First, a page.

Anti-corruption head to resume work

  • 2007-11-14
  • Staff and wire reports
RIGA - Prime Minister Aigars Kalvitis signed an order on Nov. 8 to reinstate Latvia's top anti-corruption official Aleksejs Loskutovs, allowing Loskutovs to resume his duties the following day.
Kalvitis also issued the anti-corruption chief an official reprimand over the bookkeeping violations which led to his suspension.

The prime minister told journalist that he would not apologize for suspending and attempting to sack Loskutovs. Kalvitis said that while his decision should have been better explained to the public, it was the right thing to do. "There have been three very serious violations on his [Loskutovs'] part," he said.
Kalvitis' Sept. 24 decision to suspend Loskutovs from duty sparked a government crisis which has ultimately forced the prime minister to announce that he will step down (see story Page 1). The controversial suspension sparked two of the largest protests that the country has seen since independence was re-established in 1991, and led to the loss of three government ministers.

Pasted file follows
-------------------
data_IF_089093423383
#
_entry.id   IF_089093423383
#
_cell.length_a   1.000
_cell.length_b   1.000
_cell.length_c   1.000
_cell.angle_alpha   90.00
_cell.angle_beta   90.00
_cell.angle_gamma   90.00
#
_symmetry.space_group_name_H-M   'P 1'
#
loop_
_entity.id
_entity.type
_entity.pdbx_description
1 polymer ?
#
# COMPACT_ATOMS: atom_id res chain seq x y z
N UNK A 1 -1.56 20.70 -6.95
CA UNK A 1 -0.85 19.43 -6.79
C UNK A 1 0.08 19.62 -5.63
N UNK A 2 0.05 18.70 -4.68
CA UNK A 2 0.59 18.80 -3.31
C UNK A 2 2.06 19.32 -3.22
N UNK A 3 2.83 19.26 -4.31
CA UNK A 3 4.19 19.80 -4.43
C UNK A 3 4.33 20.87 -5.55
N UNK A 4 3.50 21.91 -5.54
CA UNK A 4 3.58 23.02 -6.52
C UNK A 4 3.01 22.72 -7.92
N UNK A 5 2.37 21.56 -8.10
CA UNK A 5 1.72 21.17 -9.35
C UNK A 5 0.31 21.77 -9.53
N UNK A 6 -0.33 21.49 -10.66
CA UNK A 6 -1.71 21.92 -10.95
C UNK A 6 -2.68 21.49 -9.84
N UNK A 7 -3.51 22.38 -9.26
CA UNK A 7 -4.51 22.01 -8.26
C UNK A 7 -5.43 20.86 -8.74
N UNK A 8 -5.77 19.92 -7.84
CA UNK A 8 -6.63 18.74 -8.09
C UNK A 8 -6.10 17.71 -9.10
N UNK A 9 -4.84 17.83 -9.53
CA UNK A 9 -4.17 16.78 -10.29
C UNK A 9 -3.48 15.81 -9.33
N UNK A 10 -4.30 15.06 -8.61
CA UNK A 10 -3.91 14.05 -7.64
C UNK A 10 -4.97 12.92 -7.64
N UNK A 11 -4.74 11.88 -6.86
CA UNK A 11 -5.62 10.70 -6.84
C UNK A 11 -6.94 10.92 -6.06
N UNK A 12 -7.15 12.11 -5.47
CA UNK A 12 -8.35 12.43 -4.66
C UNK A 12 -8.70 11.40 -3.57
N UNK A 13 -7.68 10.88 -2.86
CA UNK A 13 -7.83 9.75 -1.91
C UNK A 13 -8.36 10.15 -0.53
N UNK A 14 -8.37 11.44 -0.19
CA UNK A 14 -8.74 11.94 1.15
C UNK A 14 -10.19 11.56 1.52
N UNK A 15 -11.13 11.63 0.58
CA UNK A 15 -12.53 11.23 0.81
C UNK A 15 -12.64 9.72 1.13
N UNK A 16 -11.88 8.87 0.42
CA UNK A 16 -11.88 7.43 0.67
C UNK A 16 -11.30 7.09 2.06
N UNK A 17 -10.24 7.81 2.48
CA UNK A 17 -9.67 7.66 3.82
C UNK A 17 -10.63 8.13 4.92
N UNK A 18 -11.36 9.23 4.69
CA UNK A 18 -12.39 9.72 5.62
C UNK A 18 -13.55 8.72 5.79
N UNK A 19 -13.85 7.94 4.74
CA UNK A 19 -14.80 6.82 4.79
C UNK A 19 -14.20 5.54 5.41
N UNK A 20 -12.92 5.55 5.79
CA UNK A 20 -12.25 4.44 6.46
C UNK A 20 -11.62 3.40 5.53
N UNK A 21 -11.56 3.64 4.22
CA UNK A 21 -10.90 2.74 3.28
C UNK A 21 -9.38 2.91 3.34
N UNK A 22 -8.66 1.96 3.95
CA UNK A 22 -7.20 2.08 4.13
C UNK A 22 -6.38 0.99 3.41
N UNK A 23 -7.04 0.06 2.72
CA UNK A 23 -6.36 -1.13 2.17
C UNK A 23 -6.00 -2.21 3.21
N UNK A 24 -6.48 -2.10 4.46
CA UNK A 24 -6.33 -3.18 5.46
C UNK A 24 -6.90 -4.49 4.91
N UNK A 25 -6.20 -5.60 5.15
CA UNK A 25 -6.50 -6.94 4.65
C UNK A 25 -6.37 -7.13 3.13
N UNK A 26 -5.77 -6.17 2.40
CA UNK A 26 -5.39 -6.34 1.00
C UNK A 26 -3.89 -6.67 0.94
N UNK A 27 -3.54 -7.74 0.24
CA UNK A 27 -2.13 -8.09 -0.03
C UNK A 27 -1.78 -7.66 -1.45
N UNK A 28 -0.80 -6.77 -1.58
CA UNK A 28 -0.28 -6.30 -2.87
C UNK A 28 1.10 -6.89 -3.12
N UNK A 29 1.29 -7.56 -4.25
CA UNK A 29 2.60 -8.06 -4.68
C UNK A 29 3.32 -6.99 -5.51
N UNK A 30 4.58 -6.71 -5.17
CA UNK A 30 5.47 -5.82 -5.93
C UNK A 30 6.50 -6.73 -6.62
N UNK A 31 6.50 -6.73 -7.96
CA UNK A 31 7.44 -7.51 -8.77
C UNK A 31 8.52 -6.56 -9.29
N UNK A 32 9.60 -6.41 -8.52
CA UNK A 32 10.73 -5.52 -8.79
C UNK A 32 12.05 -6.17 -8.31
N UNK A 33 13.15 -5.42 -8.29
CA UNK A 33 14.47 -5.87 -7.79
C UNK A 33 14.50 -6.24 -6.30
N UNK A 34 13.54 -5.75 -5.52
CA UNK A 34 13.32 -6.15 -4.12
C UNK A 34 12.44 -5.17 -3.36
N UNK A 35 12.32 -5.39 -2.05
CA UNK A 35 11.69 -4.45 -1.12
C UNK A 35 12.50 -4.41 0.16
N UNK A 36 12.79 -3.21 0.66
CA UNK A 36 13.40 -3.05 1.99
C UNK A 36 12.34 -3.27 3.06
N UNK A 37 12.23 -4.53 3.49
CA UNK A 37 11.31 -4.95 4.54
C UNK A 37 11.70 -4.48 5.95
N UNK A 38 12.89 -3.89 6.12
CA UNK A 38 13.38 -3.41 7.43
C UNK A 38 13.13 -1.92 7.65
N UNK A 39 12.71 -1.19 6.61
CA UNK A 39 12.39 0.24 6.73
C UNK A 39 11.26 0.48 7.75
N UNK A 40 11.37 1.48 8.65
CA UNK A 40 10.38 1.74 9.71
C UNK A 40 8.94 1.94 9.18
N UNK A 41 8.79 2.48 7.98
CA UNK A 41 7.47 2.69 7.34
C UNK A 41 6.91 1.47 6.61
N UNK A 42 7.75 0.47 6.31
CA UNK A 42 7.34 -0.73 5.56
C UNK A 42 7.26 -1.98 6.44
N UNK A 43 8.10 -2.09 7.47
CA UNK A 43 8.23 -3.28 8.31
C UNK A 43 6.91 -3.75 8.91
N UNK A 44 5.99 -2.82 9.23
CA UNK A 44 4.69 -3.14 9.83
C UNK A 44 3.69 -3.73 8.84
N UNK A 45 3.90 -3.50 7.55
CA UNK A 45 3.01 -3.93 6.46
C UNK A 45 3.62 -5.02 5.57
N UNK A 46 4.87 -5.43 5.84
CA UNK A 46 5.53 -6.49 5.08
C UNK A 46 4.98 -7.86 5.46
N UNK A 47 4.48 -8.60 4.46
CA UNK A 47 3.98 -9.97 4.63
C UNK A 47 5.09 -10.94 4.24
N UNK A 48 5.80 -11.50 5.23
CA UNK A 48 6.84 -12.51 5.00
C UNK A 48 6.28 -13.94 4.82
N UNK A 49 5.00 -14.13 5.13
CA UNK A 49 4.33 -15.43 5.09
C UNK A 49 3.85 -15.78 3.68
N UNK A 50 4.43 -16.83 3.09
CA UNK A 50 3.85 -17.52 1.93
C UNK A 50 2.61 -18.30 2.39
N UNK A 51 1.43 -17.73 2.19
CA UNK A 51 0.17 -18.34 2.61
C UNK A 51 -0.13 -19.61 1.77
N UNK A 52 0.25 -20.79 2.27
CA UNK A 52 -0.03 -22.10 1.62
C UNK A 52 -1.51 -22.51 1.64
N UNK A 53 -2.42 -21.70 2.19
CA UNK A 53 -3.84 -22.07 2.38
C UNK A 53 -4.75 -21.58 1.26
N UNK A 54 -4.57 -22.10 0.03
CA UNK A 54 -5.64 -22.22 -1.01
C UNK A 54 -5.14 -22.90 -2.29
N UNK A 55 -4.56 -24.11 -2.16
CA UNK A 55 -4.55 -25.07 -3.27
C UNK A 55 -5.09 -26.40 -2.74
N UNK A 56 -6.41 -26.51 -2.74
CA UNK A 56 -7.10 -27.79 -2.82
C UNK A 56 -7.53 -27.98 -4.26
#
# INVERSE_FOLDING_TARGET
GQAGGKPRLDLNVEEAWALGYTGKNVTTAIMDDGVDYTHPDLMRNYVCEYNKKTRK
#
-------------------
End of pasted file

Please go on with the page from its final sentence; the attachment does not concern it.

Kalvitis said that his decision was based on bookkeeping errors revealed in an audit of the institutions operations division, but critics allege that the move was politically motivated and that the suspension was illegal. Loskutovs continued to work at the anti-corruption bureau (KNAB) after his suspension, questioning the legitimacy of his suspension but temporarily yielding the top position to Alvis Vilks.
On Oct. 16, the government decided to ask the Saeima (Latvia's parliament) to outright sack the anti-corruption official based on the findings of a committee set up to investigate Loskutovs' work. Parliament returned the issue to the government, which set up another investigative committee to examine the case.
Kalvitis backtracked on his decision to suspend Loskutovs based on the recommendations of that committee, which said that the anti-corruption chief should be reprimanded.

Loskutovs told the Baltic News Service that he plans to appeal the reprimand in court, and that he will continue to press a complaint over his salary 's about 2,500 lats (3,557 euros) 's which had been withheld during his suspension.

The anti-corruption bureau intends to follow recommendations made by the State Auditors Office to correct the bookkeeping irregularities which sparked the controversy. KNAB also expects Parliament to pass amendments that would help the bureau better regulate and supervise its funding.